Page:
The policy director’s dismay emanated not just from witnessing this disturbing incident but also from her deep familiarity with Cleveland’s other justice system priorities. At the ACLU, she had devoted hundreds of hours to pushing city officials to address an entirely different problem—police and prosecutors had been arresting growing numbers of Black Clevelanders for possession of drug paraphernalia, specifically crack pipes, and charging these cases as felonies. The Cleveland Police Department had a policy in place to send confiscated drug paraphernalia to the laboratory to test it for traces of drugs so that prosecutors could then pursue felony drug possession charges against those arrested with crack pipes (paraphernalia is a misdemeanor, whereas possession is a felony and is eligible for prison).
Crack pipe felony convictions were driving Black Clevelanders into state prison at alarming rates. For years, while the number of white arrestees for possession dropped, the number of Black arrestees rose, with 80 percent of those arrested for possession being people of color, despite similarities in drug use rates across racial demographic groups. And for years, judges and grand jury officials had raised alarm bells about the disparities.
Shakyra and a coalition of organizations had protested the practice and eventually called for an independent expert to review the data, a review that revealed that white defendants in the surrounding suburbs were charged with misdemeanors and diverted away from incarceration to treatment or community service, while Black Clevelanders caught with crack pipes were sent to prison. In response to the outcry and mounting evidence, the Cleveland Plain Dealer conducted its own analysis, uncovering and publicizing the same trend of high drug arrest rates and deep racial disparities.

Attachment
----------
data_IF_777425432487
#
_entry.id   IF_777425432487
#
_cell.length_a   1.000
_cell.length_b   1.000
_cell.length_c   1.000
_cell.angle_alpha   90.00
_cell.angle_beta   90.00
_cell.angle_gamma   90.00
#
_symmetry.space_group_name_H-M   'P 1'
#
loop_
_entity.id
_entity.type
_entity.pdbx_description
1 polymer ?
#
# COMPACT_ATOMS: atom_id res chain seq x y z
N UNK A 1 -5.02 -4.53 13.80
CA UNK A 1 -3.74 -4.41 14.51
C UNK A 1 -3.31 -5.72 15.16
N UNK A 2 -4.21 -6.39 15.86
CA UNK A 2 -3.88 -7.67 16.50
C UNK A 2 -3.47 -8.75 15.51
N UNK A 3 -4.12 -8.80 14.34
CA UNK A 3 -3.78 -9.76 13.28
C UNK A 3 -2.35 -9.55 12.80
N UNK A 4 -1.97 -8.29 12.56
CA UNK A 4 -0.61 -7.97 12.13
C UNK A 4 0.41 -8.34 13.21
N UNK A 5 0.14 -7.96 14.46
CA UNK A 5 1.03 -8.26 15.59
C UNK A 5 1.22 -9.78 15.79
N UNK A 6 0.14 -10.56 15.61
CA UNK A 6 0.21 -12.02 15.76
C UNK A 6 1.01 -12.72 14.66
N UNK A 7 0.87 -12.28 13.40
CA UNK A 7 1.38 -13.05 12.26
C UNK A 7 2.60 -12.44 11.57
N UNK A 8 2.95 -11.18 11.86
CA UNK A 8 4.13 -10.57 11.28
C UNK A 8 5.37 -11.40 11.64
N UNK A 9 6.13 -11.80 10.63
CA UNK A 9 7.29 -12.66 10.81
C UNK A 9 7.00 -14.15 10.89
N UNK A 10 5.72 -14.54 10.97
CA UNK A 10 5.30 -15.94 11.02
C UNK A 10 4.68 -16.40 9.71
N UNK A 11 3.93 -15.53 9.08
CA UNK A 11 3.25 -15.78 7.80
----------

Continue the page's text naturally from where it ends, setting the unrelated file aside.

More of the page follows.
With a front-row seat to the intricacies of how law enforcement handled both sexual assault cases and drug charges, Shakyra was struck by this completely upside-down set of public safety priorities. “The justice system had all the time in the world to pursue these simple possession cases, using crime lab resources to test crack pipes and incarcerate people. Meanwhile rape kits were sitting untested as officers belittled victims,” she recalled.
While extreme, Cleveland’s misplaced safety priorities were not unique. At the same time Cleveland officials were ignoring people facing real danger while driving crack pipe possessors into state prison, other cities across the country were showing similar patterns.
In Orange County, California, law enforcement took actions beyond simply increasing drug arrests: officials began manufacturing their own drugs to sell. In the 1990s, the Orange County Sheriff’s Department built its own crack manufacturing lab, made crack, and then supplied it to undercover police officers in Santa Ana, one of Orange County’s largest cities. The officers posed as drug dealers, sold it, and arrested the buyers for possession of crack. They orchestrated these “reverse sting” operations—where police pretended to be sellers instead of buyers—down the street from a middle school. “Undercover officers have tried to avoid sales to juveniles,” the Santa Ana police chief told the Los Angeles Times in a 1994 exposé on the scandalous practice.
More than four hundred people were arrested during the eighteen-month-long operation before a judge ordered an end to the program. Meanwhile, those same local officials struggled to address serious violent crime: less than 25 percent of homicide cases in Santa Ana resulted in an arrest or prosecution during the same time police were manufacturing crack, a tragic fact considering that the rate of homicide in Santa Ana was higher than the statewide or national average for much of the 1990s and the first decade of the 2000s. Despite the homicide crisis, the investigation of these murder cases chronically failed.